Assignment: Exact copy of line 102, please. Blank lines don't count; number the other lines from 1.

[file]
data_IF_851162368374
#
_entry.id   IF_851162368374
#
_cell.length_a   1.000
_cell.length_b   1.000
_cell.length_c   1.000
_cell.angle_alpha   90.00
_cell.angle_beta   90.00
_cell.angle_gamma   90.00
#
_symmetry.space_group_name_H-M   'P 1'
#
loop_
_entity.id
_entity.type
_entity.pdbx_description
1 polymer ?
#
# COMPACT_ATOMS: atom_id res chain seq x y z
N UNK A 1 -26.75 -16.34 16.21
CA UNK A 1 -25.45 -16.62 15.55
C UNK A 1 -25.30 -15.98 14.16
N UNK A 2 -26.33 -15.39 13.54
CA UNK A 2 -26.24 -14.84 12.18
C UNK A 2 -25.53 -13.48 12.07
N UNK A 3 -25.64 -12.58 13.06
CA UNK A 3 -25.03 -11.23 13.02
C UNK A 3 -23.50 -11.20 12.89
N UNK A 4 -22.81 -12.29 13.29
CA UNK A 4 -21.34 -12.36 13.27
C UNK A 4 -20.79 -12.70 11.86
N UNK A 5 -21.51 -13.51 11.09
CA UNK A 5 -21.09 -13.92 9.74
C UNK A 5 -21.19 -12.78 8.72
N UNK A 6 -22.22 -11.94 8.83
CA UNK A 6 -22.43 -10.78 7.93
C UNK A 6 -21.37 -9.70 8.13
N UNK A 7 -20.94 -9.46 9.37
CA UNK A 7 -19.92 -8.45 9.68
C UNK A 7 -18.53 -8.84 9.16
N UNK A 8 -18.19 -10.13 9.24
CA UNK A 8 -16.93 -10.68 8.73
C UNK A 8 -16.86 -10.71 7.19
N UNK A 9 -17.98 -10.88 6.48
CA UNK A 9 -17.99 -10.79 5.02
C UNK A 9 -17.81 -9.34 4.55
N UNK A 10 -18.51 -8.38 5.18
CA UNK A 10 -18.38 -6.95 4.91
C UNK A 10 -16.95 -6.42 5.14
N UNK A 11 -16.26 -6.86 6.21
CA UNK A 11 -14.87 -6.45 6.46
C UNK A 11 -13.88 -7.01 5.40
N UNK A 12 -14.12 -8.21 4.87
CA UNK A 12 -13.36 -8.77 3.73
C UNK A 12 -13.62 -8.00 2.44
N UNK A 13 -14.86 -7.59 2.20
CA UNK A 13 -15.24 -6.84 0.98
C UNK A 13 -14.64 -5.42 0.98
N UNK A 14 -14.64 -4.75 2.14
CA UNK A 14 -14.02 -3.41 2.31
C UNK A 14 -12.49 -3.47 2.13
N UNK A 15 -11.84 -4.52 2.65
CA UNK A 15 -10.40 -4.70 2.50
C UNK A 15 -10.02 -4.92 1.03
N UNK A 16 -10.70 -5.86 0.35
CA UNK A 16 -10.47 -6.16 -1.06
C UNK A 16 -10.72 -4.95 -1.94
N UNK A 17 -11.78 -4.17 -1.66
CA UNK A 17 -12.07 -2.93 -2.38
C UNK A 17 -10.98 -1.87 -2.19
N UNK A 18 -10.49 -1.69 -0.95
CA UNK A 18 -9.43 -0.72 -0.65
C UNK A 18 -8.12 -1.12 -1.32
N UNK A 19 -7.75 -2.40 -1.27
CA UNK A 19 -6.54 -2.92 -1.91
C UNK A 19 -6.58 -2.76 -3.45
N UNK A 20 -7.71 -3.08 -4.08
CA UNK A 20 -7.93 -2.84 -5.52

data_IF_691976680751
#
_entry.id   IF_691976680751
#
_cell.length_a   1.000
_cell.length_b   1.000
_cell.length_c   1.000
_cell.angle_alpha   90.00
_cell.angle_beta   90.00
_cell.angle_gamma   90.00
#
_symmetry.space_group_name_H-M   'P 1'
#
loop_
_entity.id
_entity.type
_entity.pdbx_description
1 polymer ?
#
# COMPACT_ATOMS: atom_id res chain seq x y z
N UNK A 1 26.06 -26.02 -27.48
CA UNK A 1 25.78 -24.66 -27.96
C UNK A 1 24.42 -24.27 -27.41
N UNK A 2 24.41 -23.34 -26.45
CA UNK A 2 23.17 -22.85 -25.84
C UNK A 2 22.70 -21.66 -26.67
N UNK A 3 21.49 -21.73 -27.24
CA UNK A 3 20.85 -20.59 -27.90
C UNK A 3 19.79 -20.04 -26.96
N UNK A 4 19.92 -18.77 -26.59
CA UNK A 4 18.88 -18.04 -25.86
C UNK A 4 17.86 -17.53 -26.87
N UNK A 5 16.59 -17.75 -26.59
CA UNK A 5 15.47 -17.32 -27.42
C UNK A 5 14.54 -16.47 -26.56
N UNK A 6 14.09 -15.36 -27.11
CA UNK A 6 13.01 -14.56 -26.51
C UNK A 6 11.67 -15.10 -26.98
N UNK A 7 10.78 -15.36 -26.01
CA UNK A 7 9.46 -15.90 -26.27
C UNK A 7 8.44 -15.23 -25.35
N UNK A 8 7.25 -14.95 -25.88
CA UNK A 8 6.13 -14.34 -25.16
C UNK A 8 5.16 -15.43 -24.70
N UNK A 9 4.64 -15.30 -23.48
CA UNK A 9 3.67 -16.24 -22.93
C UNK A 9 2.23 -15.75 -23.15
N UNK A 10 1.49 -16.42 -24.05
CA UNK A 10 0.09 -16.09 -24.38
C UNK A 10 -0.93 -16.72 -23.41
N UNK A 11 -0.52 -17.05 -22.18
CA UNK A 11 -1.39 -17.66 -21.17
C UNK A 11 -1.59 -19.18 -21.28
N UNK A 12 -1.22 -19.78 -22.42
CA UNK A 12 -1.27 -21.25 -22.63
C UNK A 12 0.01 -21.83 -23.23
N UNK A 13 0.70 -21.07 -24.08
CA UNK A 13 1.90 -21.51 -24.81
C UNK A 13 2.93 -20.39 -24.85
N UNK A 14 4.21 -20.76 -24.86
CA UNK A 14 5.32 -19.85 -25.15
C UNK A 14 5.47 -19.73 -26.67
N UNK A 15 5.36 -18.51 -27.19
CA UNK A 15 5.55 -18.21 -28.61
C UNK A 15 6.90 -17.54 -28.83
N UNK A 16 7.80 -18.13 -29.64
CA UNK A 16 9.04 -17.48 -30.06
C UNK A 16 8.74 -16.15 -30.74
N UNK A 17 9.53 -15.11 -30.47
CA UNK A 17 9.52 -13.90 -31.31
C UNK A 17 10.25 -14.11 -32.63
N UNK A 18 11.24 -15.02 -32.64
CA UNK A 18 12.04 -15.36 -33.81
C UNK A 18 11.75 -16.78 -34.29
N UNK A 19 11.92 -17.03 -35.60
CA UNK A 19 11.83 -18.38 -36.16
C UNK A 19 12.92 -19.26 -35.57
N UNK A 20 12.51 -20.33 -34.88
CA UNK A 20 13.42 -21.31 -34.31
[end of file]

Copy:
C UNK A 1 24.42 -24.27 -27.41